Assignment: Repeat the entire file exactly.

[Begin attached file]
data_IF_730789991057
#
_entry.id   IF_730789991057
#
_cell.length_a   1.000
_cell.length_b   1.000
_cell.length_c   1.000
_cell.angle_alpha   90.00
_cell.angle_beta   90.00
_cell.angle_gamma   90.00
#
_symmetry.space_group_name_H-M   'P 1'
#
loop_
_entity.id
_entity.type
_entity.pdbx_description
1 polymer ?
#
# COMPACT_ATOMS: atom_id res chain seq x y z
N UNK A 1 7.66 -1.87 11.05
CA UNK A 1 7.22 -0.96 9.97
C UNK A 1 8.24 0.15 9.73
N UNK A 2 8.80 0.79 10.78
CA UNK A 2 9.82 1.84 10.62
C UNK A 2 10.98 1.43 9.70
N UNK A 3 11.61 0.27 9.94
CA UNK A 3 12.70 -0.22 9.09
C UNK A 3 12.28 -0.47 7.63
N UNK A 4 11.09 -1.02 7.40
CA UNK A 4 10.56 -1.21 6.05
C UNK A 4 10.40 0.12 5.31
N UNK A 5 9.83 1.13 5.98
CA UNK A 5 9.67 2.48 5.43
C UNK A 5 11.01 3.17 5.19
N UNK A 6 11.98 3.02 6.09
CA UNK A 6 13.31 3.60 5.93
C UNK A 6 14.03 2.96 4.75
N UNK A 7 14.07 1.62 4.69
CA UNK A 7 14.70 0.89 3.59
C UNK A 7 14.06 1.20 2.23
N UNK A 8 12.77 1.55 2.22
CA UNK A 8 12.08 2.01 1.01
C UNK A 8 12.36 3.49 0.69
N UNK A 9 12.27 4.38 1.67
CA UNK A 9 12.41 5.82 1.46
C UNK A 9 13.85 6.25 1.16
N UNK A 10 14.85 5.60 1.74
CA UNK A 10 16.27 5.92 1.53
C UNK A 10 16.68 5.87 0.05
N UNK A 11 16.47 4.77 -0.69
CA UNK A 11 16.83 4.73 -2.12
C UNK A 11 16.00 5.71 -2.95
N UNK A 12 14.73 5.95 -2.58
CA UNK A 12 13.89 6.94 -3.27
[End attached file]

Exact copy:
data_IF_730789991057
#
_entry.id   IF_730789991057
#
_cell.length_a   1.000
_cell.length_b   1.000
_cell.length_c   1.000
_cell.angle_alpha   90.00
_cell.angle_beta   90.00
_cell.angle_gamma   90.00
#
_symmetry.space_group_name_H-M   'P 1'
#
loop_
_entity.id
_entity.type
_entity.pdbx_description
1 polymer ?
#
# COMPACT_ATOMS: atom_id res chain seq x y z
N UNK A 1 7.66 -1.87 11.05
CA UNK A 1 7.22 -0.96 9.97
C UNK A 1 8.24 0.15 9.73
N UNK A 2 8.80 0.79 10.78
CA UNK A 2 9.82 1.84 10.62
C UNK A 2 10.98 1.43 9.70
N UNK A 3 11.61 0.27 9.94
CA UNK A 3 12.70 -0.22 9.09
C UNK A 3 12.28 -0.47 7.63
N UNK A 4 11.09 -1.02 7.40
CA UNK A 4 10.56 -1.21 6.05
C UNK A 4 10.40 0.12 5.31
N UNK A 5 9.83 1.13 5.98
CA UNK A 5 9.67 2.48 5.43
C UNK A 5 11.01 3.17 5.19
N UNK A 6 11.98 3.02 6.09
CA UNK A 6 13.31 3.60 5.93
C UNK A 6 14.03 2.96 4.75
N UNK A 7 14.07 1.62 4.69
CA UNK A 7 14.70 0.89 3.59
C UNK A 7 14.06 1.20 2.23
N UNK A 8 12.77 1.55 2.22
CA UNK A 8 12.08 2.01 1.01
C UNK A 8 12.36 3.49 0.69
N UNK A 9 12.27 4.38 1.67
CA UNK A 9 12.41 5.82 1.46
C UNK A 9 13.85 6.25 1.16
N UNK A 10 14.85 5.60 1.74
CA UNK A 10 16.27 5.92 1.53
C UNK A 10 16.68 5.87 0.05
N UNK A 11 16.47 4.77 -0.69
CA UNK A 11 16.83 4.73 -2.12
C UNK A 11 16.00 5.71 -2.95
N UNK A 12 14.73 5.95 -2.58
CA UNK A 12 13.89 6.94 -3.27